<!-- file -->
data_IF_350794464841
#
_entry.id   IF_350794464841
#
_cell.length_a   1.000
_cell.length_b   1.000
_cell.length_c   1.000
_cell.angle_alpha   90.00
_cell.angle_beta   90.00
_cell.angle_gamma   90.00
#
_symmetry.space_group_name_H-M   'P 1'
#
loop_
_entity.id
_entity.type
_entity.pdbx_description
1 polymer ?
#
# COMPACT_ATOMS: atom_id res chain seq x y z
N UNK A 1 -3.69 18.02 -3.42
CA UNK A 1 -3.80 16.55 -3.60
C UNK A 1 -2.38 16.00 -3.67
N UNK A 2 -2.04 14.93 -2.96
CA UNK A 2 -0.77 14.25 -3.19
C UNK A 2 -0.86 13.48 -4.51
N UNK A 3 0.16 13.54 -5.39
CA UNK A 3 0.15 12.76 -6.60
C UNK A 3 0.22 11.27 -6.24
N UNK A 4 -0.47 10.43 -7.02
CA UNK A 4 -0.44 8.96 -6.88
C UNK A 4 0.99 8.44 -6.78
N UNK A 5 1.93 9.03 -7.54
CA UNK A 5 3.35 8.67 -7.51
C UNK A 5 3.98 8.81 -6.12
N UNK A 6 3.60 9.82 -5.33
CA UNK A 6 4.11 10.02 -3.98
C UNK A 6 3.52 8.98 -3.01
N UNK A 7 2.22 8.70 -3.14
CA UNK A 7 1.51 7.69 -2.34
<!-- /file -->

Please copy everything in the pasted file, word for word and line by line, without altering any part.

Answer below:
data_IF_350794464841
#
_entry.id   IF_350794464841
#
_cell.length_a   1.000
_cell.length_b   1.000
_cell.length_c   1.000
_cell.angle_alpha   90.00
_cell.angle_beta   90.00
_cell.angle_gamma   90.00
#
_symmetry.space_group_name_H-M   'P 1'
#
loop_
_entity.id
_entity.type
_entity.pdbx_description
1 polymer ?
#
# COMPACT_ATOMS: atom_id res chain seq x y z
N UNK A 1 -3.69 18.02 -3.42
CA UNK A 1 -3.80 16.55 -3.60
C UNK A 1 -2.38 16.00 -3.67
N UNK A 2 -2.04 14.93 -2.96
CA UNK A 2 -0.77 14.25 -3.19
C UNK A 2 -0.86 13.48 -4.51
N UNK A 3 0.16 13.54 -5.39
CA UNK A 3 0.15 12.76 -6.60
C UNK A 3 0.22 11.27 -6.24
N UNK A 4 -0.47 10.43 -7.02
CA UNK A 4 -0.44 8.96 -6.88
C UNK A 4 0.99 8.44 -6.78
N UNK A 5 1.93 9.03 -7.54
CA UNK A 5 3.35 8.67 -7.51
C UNK A 5 3.98 8.81 -6.12
N UNK A 6 3.60 9.82 -5.33
CA UNK A 6 4.11 10.02 -3.98
C UNK A 6 3.52 8.98 -3.01
N UNK A 7 2.22 8.70 -3.14
CA UNK A 7 1.51 7.69 -2.34